as a component of an article whose importation is prohibited is  included  in  a  ban  or  restriction  as  regards   the importation,of that article. D.   P.  Anand v. M/s.  T. M. Thakore and Co., Appeal No.  4 of 1959 of Bombay High Court referred to. (ii) There was no force in the contention that the  decision of the Collector of Customs was vitiated by a patent  error, in  that he misconstrued the scope of Entry 22 of Part 1  of the Import Trade Control Hand-book. A  court  dealing with a petition under Article 226  is  not sitting   in  appeal  over  the  decision  of  the   Customs Authorities and therefore the correctness of the  conclusion reached  by  those authorities on the  appreciation  of  the several  items in the Hand-book or in the Indian Tariff  Act which  is referred to in these items, is not a matter  which falls within the writ jurisdiction of the High Court. 63 A.  V.  Venkateswaran,  Collector  of  Customs,  Bombay   v. Ramchand  Sobhraj Wadhiwani, [1962] 1 S.C.R.  753,  referred to. (iii)Taking into consideration the importation of washers by another  firm was merely evidence to confirm the  conclusion reached  by the Collector that the nuts and  bolts  imported were  in reality the components of the  prohibited  article. The charge which the importer was called upon to answer  did specify  the nature of offence which he was alleged to  have committed and if the evidence which the appellant could have rebutted  was  brought  on  record  and  considered  in  his presence  and  that evidence conclusively  proved  the  real nature   of  the  articles  imported,  there  could  be   no justifiable  complaint  of violation of  the  principles  of natural justice.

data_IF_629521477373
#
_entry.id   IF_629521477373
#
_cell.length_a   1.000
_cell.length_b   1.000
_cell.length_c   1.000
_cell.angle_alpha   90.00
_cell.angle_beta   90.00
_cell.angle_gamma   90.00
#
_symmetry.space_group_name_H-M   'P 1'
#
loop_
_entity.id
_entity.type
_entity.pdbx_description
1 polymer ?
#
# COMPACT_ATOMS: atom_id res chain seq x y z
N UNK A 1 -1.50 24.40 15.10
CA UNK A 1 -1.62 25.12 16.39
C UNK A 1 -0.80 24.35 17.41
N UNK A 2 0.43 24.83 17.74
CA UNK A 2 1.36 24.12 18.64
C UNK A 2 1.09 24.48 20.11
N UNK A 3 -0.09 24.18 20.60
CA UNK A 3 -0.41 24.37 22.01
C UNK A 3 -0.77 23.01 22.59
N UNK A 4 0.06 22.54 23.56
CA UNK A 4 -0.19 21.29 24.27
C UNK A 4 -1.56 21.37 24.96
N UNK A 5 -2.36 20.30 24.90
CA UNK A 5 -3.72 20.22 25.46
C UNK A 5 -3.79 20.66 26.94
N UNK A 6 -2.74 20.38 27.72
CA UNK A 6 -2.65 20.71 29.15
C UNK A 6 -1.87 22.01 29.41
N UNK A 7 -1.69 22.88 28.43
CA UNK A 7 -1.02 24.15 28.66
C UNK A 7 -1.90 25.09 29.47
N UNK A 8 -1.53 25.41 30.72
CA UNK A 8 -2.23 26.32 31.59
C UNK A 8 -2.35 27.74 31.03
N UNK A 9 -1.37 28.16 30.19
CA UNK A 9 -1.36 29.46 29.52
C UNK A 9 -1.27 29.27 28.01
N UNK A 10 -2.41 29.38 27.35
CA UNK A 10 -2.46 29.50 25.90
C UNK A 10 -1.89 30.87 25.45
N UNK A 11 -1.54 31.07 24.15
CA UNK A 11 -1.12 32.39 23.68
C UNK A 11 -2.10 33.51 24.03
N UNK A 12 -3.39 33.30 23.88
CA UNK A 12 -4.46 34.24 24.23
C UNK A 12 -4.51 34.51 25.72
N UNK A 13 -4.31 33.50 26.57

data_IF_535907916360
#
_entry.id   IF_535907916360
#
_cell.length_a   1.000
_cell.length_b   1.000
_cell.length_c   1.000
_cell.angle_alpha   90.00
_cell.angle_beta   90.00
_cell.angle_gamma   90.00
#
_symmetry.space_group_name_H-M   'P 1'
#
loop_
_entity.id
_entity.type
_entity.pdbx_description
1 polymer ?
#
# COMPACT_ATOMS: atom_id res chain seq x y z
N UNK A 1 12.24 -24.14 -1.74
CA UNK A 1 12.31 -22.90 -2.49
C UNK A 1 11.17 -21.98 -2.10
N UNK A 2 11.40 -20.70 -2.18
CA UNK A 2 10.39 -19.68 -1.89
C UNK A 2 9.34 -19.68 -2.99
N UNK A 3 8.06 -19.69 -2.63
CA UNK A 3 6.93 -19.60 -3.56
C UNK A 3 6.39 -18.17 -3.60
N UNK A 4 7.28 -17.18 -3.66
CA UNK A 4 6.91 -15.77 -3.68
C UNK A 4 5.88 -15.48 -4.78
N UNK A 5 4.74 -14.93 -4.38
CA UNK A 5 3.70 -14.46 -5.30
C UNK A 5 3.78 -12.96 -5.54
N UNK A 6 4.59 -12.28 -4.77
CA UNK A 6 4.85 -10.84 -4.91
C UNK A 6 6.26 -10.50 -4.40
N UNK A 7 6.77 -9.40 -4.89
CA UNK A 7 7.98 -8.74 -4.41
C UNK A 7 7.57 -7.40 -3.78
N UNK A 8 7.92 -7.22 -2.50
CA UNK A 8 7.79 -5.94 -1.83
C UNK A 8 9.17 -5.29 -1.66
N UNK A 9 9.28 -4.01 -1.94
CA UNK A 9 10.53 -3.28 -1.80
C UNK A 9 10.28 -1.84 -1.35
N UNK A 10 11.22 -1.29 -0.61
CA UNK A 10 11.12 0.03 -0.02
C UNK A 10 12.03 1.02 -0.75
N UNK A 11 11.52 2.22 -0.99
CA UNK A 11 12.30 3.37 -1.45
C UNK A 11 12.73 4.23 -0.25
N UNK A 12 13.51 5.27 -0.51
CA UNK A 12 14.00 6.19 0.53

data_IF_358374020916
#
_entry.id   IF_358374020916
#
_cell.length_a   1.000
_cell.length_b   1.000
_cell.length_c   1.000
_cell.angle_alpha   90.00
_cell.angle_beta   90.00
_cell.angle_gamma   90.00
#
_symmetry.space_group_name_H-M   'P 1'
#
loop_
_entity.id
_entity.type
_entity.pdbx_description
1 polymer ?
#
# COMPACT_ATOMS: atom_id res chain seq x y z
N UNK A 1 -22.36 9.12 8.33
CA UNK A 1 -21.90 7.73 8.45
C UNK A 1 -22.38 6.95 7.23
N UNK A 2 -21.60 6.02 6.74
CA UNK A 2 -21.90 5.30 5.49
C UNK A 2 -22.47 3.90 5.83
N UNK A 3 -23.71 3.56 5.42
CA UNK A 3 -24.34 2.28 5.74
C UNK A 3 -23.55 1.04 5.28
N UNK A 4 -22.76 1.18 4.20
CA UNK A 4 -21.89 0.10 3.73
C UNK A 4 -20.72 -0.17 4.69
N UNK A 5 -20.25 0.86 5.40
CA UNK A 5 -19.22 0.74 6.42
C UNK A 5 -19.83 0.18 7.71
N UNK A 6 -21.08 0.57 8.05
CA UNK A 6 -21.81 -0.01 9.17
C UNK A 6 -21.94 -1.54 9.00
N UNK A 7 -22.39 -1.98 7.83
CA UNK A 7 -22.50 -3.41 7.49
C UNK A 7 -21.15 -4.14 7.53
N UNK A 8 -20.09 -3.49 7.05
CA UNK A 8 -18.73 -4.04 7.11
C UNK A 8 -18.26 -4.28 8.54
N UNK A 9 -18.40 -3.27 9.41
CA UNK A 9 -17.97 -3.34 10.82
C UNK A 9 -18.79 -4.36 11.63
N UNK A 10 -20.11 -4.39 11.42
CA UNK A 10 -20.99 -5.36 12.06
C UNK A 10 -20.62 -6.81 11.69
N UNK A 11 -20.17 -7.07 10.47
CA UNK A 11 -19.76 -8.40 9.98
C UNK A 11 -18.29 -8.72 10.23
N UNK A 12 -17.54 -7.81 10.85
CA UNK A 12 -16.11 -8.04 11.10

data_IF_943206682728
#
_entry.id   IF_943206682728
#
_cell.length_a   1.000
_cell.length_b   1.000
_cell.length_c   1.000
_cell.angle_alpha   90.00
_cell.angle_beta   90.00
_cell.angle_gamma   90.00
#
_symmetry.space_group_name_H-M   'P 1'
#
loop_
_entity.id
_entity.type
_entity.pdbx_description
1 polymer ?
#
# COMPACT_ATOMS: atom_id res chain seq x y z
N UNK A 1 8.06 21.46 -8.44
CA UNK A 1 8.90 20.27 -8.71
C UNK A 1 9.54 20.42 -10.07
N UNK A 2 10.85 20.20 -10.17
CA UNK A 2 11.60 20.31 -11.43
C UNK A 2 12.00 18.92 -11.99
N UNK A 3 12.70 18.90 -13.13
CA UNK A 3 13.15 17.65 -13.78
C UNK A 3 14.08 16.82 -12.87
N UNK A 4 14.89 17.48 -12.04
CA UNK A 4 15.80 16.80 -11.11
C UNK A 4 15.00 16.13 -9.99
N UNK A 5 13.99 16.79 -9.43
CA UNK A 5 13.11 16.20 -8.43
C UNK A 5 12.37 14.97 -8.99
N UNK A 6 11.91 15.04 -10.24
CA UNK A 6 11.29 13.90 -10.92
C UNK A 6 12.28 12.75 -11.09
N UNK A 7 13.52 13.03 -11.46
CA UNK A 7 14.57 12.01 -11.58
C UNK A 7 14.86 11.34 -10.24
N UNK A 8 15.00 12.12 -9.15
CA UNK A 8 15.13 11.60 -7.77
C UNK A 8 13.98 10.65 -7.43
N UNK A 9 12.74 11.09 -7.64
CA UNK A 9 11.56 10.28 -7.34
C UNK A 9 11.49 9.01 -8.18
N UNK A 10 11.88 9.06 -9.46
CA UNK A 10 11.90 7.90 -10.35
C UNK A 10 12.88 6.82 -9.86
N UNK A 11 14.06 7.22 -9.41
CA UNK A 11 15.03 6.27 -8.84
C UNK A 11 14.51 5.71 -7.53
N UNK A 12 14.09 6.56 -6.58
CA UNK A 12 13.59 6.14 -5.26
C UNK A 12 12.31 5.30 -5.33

JUDGMENT: CIVIL APPELLATE JURISDICTION: Civil Appeal No. 318 of 1962. Appeal  by special leave from the judgment and  order  dated November  27, 1959 of the Punjab High Court (Circuit  Bench) at Delhi in Civil Writ Petition No. 545-D of 1959. Purshottam Trikamdas, M. V. Goswami and B. C. Misra, for the appellant. W.S. Barlingay and R. H. Dhebar, for the respondent. March 6, 1964.  The Judgment of the Court was delivered by AYYANGAR, J.--There are no merits in this appeal by  special leave  and  it  deserves to  be  dismissed.   The  appellant obtained, in November 1951, an import licence from the Joint Chief Controller of Imports at Calcutta, for importing "iron and  steel  bolts,  nuts, set  screws,  machine  screws  and machine studs, excluding bolts, nuts and screws adapted  for use  on cycles".  In purported conformity with this  licence the appellant imported from Japan through the Bedi port  221 cases  of bolts and nuts during the period April 4, 1952  to July  14,  1952.  The cases were described in the  Bills  of Entry  which  he  filed as "Stove Bolts  and  Nuts"  and  he produced  the  import  licence  of  November  1951  as   his authority to clear the goods.  One hundred and ninety-two of these cases were cleared out of the port customs but  before the  rest  of  the 89 cases could be  cleared,  the  Customs authorities got suspicious that the goods were mis-described and though called "Stove Bolts and Nuts" in the invoices and relative  documents they were really identifiable  parts  of bolts  and  nuts  of  the "Jackson  Type  single  bolt  oval platebelt  fasteners" whose importation had been  prohibited by a Notification of the Ministry of Trade issued in January